Former Sen. David Perdue (R-GA) announced Tuesday he will not run for U.S. Senate in Georgia, a decision that impacts the field of potential Republican candidates who will vie to unseat Sen. Raphael Warnock (D-GA) in 2022.
Perdue, a businessman and former one-term senator, made headlines last week after he filed for candidacy with the Federal Election Commission, saying at the time that he and his wife were mulling over “how to best serve the people of Georgia” and that he was considering another bid for office.
Perdue said in a statement Tuesday about his decision that “after much prayer and reflection,” he has decided not to run and that his decision was personal, not political.
“I am confident that whoever wins the Republican Primary next year will defeat the Democrat candidate in the General election for this seat, and I will do everything I can to make that happen,” he said:
— David Perdue (@Perduesenate) February 23, 2021
Perdue also insisted Georgia is not a blue state despite the shocking Republican losses in the November general election — in which former President Donald Trump lost by a razor-thin margin of about 12,000 votes to now-President Joe Biden — and in the January runoffs, in which Perdue and former Sen. Kelly Loeffler (R-GA) experienced painful losses for the GOP that resulted in the party relinquishing its Senate majority.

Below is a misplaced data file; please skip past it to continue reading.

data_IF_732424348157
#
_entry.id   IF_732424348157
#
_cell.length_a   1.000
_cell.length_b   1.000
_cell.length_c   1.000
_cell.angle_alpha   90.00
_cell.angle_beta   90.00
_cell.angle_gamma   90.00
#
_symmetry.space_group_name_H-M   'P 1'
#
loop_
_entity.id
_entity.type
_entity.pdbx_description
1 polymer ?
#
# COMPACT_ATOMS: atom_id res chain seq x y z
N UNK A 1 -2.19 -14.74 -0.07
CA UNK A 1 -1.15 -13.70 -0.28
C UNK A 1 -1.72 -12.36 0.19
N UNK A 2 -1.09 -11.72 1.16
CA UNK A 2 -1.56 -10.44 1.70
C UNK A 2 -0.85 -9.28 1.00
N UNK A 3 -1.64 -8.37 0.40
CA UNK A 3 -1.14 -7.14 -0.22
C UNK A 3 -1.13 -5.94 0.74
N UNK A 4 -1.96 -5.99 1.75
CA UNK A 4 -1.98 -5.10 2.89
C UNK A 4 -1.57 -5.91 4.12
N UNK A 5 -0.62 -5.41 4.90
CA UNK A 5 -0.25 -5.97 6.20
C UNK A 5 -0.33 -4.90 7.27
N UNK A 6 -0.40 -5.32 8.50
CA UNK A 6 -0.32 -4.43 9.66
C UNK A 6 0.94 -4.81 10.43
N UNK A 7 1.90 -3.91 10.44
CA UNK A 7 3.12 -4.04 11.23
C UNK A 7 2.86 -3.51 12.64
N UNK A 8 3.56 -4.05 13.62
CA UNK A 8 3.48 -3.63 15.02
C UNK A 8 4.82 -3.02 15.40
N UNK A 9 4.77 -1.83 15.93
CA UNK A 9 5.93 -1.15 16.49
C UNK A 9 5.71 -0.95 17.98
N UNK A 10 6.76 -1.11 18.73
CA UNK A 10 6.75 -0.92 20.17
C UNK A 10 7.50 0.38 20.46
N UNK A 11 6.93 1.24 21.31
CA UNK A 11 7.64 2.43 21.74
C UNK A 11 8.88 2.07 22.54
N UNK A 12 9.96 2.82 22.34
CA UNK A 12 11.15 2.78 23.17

“As we saw in my race in November, Georgia is not a blue state. The more Georgians that vote, the better Republicans do. These two current liberal US Senators do not represent the values of a majority of Georgians,” Perdue said in his statement.
The Georgia Republican in the 2020 general election edged out his opponent, now-Sen. Jon Ossoff (D-GA), by 1.8 percent, or about 88,000 votes, but he was forced into the runoff race after just barely missing the 50 percent mark, by 0.3 percent, that he needed to win outright.
In the subsequent runoff, Perdue lost to Ossoff by 55,000 votes, or 1.2 percent, out of 4.5 million votes cast.
Perdue would have posed an ominous challenge to other Republicans interested in running, and his decision clears the way for the other prominent names being floated as contenders. One possible candidate is former Rep. Doug Collins (R-GA), who competed last year in the state’s jungle primary for Senate and finished that race in a strong third place with 20 percent of the vote to Loeffler’s 26 percent and Warnock’s 33 percent.
Loeffler is another potential candidate, though on Monday she announced the launch of a nonprofit she is investing in called Greater Georgia aimed at voter registration and restoring election integrity, a massive pursuit on its own as the group will compete with Stacey Abrams’ fundraising giant Fair Fight.
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